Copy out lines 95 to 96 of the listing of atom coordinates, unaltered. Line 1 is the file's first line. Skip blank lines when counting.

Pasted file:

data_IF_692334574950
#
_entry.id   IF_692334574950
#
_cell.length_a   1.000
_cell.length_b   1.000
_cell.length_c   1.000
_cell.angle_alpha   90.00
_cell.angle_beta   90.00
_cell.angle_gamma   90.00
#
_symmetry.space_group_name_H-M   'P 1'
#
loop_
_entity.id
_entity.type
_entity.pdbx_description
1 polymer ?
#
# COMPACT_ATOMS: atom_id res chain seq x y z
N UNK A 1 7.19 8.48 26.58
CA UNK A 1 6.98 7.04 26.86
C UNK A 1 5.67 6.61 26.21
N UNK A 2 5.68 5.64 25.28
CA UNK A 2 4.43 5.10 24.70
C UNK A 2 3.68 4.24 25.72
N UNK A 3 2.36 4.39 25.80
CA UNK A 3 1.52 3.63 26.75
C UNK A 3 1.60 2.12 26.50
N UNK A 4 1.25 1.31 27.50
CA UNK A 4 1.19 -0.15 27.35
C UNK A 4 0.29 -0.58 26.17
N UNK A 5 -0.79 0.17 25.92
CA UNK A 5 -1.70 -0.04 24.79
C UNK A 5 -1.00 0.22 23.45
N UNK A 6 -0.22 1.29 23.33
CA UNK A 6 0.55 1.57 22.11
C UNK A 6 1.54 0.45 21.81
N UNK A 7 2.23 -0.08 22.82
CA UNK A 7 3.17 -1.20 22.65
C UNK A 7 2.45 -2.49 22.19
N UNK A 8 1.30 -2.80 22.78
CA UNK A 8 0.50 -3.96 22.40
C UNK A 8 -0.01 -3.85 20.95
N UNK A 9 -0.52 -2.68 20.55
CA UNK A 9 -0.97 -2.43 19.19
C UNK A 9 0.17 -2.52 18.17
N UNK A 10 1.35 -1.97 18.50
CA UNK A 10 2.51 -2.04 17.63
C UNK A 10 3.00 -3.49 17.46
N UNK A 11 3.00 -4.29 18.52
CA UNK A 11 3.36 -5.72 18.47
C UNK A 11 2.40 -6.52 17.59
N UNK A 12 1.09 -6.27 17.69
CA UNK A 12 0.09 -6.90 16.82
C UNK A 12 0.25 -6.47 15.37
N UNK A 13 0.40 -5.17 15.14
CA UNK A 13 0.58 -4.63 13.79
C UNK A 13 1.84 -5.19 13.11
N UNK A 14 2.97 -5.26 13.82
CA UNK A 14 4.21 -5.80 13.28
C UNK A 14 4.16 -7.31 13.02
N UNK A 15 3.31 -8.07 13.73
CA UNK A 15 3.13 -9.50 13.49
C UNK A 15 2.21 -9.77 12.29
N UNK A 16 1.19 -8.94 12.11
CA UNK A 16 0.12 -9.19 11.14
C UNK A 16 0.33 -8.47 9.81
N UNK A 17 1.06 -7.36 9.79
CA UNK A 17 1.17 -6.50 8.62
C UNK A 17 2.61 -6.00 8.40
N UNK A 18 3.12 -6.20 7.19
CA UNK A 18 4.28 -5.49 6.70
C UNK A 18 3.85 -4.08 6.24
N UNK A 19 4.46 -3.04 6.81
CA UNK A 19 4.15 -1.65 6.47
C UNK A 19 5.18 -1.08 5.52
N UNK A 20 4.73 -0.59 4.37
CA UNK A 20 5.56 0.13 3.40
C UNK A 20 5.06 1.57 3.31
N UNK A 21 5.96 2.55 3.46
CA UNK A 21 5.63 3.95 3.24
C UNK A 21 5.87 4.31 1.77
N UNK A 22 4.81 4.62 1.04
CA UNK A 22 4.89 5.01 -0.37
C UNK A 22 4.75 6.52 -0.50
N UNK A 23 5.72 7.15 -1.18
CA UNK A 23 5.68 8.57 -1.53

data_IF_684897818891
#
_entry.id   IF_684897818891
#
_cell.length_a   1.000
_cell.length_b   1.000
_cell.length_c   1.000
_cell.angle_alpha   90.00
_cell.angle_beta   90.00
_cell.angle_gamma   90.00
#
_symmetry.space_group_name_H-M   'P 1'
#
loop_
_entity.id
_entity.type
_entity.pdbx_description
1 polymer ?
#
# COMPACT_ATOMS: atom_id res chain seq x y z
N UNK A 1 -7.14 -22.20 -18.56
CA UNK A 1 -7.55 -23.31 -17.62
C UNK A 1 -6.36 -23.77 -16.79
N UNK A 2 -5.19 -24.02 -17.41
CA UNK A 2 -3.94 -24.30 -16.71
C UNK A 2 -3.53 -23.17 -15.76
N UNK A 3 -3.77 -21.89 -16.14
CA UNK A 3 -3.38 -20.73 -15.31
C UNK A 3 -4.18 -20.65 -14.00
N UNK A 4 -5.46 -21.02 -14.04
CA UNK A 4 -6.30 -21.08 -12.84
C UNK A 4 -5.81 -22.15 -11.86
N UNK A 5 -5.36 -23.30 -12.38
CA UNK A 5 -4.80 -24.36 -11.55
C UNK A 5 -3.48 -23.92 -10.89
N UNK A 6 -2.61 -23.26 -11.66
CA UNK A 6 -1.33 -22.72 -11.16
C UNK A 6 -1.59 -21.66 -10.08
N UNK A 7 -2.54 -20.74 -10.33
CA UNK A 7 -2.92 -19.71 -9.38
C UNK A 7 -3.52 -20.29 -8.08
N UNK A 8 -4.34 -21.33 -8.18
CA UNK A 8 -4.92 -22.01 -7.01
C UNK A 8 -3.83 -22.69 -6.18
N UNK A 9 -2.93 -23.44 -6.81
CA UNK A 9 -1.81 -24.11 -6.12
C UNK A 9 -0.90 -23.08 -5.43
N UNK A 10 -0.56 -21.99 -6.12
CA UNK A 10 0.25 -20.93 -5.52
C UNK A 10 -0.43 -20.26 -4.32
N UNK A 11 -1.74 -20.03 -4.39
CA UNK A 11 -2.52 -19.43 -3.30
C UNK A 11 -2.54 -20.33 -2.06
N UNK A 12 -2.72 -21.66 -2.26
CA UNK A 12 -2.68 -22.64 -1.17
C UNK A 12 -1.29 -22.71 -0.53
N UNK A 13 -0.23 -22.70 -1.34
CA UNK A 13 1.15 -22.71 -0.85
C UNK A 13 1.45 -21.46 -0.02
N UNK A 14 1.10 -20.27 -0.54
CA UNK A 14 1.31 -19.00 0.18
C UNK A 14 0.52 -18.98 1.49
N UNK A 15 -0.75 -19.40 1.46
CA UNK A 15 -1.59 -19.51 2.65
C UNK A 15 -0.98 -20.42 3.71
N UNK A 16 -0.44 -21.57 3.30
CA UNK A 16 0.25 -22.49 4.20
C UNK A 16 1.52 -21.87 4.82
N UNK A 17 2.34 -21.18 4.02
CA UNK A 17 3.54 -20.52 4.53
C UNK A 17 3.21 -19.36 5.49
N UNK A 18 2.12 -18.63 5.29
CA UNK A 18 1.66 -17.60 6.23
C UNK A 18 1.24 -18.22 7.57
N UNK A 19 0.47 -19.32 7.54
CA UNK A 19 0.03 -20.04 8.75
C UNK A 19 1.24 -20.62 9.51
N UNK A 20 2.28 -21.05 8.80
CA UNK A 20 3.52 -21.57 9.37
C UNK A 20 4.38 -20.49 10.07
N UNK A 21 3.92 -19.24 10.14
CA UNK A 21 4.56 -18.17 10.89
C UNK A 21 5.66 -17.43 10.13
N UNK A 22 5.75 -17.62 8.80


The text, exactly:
_cell.length_c   1.000
_cell.angle_alpha   90.00